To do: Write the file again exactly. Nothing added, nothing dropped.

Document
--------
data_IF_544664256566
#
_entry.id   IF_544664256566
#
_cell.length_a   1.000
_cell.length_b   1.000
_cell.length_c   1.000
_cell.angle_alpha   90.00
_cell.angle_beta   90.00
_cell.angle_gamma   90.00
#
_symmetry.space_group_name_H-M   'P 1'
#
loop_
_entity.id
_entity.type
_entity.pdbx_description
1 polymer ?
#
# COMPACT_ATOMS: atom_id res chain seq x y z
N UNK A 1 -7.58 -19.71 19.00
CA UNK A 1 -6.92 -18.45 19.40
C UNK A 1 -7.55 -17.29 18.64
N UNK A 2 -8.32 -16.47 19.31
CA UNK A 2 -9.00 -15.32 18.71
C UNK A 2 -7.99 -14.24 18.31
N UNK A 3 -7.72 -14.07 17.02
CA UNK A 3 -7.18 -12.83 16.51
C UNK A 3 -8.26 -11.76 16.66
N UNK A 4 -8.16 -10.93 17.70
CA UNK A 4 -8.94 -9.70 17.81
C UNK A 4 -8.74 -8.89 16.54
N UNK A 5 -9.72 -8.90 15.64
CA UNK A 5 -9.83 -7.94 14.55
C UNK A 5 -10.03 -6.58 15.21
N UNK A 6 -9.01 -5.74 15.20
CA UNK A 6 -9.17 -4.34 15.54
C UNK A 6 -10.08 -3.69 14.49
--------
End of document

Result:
data_IF_544664256566
#
_entry.id   IF_544664256566
#
_cell.length_a   1.000
_cell.length_b   1.000
_cell.length_c   1.000
_cell.angle_alpha   90.00
_cell.angle_beta   90.00
_cell.angle_gamma   90.00
#
_symmetry.space_group_name_H-M   'P 1'
#
loop_
_entity.id
_entity.type
_entity.pdbx_description
1 polymer ?
#
# COMPACT_ATOMS: atom_id res chain seq x y z
N UNK A 1 -7.58 -19.71 19.00
CA UNK A 1 -6.92 -18.45 19.40
C UNK A 1 -7.55 -17.29 18.64
N UNK A 2 -8.32 -16.47 19.31
CA UNK A 2 -9.00 -15.32 18.71
C UNK A 2 -7.99 -14.24 18.31
N UNK A 3 -7.72 -14.07 17.02
CA UNK A 3 -7.18 -12.83 16.51
C UNK A 3 -8.26 -11.76 16.66
N UNK A 4 -8.16 -10.93 17.70
CA UNK A 4 -8.94 -9.70 17.81
C UNK A 4 -8.74 -8.89 16.54
N UNK A 5 -9.72 -8.90 15.64
CA UNK A 5 -9.83 -7.94 14.55
C UNK A 5 -10.03 -6.58 15.21
N UNK A 6 -9.01 -5.74 15.20
CA UNK A 6 -9.17 -4.34 15.54
C UNK A 6 -10.08 -3.69 14.49